Escaping the Same-origin Policy for PKIjs

PKIjs enables you to build rich PKI-aware applications inside of the browser, that said the browser implements a security policy called the Same-origin Policy that restricts the code running on the page from accessing resources served from other locations.

There is also a related capability that allows a remote server to state what origins can interact with it, this capability is called Cross-Origin Resource Sharing (CORS).

This background is important since the associated standards for PKI presume the client will be able to reach the Certificate Authority that issued the certificate to check revocation status (OCSP and CRL) as well as potentially fetch issuer certificates.

Unfortunately, the WebPKI CRL and OCSP responders do not set these headers, as such for a web page to fetch these resources an intermediate proxy is needed to enable your web application to access these servers.

There are lots of great resources on how to configure Nginx as forward-proxy. The problem is you do not want to be used as an open forward proxy. In this case, what we want to do is have a virtual host that will proxy request on behalf of the client to the appropriate origin server. For example sake, let’s say we have a host It is straightforward to configure Nginx as an open forward proxy and there are a lot of examples on the internet showing how to do this. That said we do not want to create an open proxy to be abused so we want some constraints:

  1. Only forward proxy to a whitelisted set of hosts,
  2. Only proxy specific methods (POST and GET),
  3. Rate limited the client to make it more difficult to abuse.

To enable this we want to be able to pass a query string to Nginx that contains the URL we want the request forwarded to, for example,{urlencoded url}

A configuration that does this might look something like the following:

map "$request_method:$uri" $whitelist {
default "deny";
~^POST:/&url=http:/ "allow";
~^GET:/&url=http:/ "allow";

limit_req_zone $binary_remote_addr zone=proxy:10m rate=5r/m;

server {
 listen 80 default_server;
 location / {
 limit_req zone=proxy burst=5;
 if ($whitelist = deny) { return 403; break; }
 if ($uri ~ \&url\=(https?):/([^\/]*)(.+)) { set $myproto $1; set $myhost $2; set $myuri $3; }
 if ($myproto = http) { proxy_pass http://$myhost$myuri; break; }
 if ($myproto = https) { proxy_pass https://$myhost$myuri; break; }

NOTE: It seems that Nginx has a bug where when tokenizing it messes with the URL-encoded value stripping out some characters (including the /). To work around this in the above configuration we match on a single slash, this still works because this stripping appears consistent but does not effect the $uri value which is passed to the origin server.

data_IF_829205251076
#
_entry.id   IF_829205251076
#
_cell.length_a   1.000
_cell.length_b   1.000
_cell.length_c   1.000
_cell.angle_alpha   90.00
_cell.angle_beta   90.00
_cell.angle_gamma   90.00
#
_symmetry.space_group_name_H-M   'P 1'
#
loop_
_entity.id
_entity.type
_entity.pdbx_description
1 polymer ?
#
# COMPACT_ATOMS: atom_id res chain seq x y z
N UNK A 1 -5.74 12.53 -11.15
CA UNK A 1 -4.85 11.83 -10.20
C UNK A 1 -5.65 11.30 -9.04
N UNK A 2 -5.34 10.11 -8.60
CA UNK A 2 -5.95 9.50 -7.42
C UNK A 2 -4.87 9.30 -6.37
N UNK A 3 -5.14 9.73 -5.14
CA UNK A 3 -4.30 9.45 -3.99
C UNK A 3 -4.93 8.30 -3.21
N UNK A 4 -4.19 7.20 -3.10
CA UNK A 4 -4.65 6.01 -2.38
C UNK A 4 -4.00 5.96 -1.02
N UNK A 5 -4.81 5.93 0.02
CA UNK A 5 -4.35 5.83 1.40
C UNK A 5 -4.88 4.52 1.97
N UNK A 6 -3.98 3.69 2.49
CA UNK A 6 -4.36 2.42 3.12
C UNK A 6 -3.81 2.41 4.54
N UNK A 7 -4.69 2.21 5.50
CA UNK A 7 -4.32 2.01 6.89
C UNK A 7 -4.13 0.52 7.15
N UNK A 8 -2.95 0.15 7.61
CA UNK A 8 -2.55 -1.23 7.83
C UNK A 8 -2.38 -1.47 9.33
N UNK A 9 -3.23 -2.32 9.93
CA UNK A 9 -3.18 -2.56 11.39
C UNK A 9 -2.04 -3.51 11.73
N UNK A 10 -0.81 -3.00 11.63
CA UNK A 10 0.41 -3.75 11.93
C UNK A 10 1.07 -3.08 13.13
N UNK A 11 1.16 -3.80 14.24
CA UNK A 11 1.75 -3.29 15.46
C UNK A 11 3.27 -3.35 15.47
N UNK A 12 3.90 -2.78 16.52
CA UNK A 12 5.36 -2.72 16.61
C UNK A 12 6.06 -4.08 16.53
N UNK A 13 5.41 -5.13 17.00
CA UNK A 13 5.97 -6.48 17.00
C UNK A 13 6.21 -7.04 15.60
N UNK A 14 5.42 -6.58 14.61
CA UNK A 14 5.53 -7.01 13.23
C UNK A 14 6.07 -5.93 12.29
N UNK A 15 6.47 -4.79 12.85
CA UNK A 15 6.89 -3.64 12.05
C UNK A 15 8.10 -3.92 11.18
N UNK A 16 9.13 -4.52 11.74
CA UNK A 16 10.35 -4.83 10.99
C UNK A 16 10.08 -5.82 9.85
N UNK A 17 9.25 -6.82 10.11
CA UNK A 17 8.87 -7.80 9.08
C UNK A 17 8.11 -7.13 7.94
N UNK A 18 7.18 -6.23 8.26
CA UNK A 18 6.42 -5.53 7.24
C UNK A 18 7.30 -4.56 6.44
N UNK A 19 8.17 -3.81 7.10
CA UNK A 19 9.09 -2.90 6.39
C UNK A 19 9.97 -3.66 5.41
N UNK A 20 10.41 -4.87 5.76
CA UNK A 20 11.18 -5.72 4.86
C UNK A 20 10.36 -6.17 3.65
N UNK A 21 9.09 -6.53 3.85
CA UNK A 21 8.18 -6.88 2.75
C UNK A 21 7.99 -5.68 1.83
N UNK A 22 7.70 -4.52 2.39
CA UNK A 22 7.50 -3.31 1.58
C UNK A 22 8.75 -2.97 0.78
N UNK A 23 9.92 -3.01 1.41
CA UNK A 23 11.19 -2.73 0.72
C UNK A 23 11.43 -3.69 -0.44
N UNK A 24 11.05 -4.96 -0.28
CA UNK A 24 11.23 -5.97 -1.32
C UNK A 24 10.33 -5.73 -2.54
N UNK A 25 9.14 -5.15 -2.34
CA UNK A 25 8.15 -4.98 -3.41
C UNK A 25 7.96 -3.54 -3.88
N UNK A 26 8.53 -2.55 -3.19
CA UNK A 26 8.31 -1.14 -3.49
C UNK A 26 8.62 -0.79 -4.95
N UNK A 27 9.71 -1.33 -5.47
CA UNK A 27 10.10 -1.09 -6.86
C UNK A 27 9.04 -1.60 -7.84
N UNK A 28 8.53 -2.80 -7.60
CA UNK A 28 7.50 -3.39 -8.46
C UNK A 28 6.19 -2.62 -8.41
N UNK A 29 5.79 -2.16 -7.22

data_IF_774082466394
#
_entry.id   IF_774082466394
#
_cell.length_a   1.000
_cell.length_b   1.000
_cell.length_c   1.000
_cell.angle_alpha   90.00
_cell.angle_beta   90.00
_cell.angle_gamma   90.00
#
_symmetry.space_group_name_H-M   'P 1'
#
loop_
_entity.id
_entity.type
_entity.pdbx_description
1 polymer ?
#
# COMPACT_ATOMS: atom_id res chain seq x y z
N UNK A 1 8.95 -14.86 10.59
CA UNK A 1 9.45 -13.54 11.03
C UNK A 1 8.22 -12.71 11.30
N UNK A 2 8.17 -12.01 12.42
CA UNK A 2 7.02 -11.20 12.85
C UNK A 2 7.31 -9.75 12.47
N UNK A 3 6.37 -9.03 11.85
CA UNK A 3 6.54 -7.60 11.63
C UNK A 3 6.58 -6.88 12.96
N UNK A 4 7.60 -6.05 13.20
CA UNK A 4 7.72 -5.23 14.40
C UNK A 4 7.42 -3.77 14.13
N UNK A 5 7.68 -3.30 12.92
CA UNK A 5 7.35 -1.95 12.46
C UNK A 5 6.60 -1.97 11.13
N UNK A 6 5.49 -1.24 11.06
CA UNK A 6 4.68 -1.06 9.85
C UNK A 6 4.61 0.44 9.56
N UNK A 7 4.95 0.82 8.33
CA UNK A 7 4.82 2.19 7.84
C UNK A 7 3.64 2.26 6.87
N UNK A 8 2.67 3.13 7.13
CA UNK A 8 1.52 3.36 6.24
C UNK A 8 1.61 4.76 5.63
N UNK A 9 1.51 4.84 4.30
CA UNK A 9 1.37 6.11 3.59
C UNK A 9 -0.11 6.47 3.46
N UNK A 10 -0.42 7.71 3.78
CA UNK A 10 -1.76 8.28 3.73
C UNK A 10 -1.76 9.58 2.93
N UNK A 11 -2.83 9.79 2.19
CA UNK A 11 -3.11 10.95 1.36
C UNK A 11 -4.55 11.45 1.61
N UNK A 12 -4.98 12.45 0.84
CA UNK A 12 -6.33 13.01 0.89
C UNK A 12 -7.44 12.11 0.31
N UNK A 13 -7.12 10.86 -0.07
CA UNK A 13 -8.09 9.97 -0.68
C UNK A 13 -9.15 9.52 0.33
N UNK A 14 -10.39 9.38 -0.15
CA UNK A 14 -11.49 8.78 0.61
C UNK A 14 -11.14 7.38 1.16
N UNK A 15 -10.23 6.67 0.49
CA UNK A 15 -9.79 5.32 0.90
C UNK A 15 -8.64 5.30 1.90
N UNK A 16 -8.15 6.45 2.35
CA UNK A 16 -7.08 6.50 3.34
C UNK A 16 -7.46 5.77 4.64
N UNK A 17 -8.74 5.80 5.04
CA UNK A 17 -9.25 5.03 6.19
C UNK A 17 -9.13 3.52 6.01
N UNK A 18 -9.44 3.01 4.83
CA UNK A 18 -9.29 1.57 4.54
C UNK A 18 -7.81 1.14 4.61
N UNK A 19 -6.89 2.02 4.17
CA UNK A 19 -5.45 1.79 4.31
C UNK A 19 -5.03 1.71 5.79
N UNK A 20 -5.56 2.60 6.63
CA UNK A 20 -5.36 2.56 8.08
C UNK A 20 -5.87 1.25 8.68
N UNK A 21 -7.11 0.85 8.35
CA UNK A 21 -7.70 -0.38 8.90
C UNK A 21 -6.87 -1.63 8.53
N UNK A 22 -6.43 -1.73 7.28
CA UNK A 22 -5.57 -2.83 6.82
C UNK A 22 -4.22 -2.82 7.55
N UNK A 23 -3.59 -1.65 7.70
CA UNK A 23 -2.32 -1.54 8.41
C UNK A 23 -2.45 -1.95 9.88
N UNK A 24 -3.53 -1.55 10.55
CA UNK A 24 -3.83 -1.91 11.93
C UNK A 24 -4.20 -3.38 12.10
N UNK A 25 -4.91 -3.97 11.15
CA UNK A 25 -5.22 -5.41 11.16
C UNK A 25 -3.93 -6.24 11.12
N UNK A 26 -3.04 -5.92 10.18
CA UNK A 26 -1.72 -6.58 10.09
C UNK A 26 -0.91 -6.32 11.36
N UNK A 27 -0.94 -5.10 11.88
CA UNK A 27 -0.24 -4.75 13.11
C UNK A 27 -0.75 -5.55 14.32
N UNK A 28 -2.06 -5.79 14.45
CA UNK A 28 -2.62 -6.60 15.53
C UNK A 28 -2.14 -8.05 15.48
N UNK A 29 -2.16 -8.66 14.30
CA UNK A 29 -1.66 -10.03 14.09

NOTE: Unfortunately to accomplish the above we needed to use the if statement which has some downsides. If you know of how to accomplish the above without the use of them, or how to use less of them please let me know.

With this, the browser is now able to make requests to a limited set of hosts once every 12 seconds.

But what if you want this forward proxy( to exist in a different domain  from the application (  By default, the browser will not allow this but thankfully we can use  Cross-Origin Resource Sharing (CORS) to tell the clients they can send requests to our proxy, you do this by returning two additional headers to the client:

Access-Control-Allow-Methods: POST, GET

With these two headers set, the browser will allow the application to send both POST and GETs to our proxy.

But what if we want to communicate with multiple servers? Unfortunately, the CORS specification only allows the server to set a single origin in this header. It recommends that cases that require access to multiple origins set the header dynamically. This, of course, requires the server to have knowledge of what the client needs and if you are building a Single Page Application it’s quite likely the server doesn’t have that context.

Thankfully it does support a wildcard so if you have multiple application domains you want your proxy to be accessible from you can specify *:

Access-Control-Allow-Origin: *

This approach works around the multiple origin limitations of CORS but has its own issues, for example:

  1. Your server is now an unauthenticated network proxy that can be abused,
  2. If the servers you include in the whitelist can also serve active content they become useful to an attacker,
  3. Your server now has knowledge of which certificates are being validated by the client,

Neither of these approaches is perfect but they both allow you to get the information necessary to validate certificates using PKIjs within the browser.


Leave a Reply

Your email address will not be published. Required fields are marked *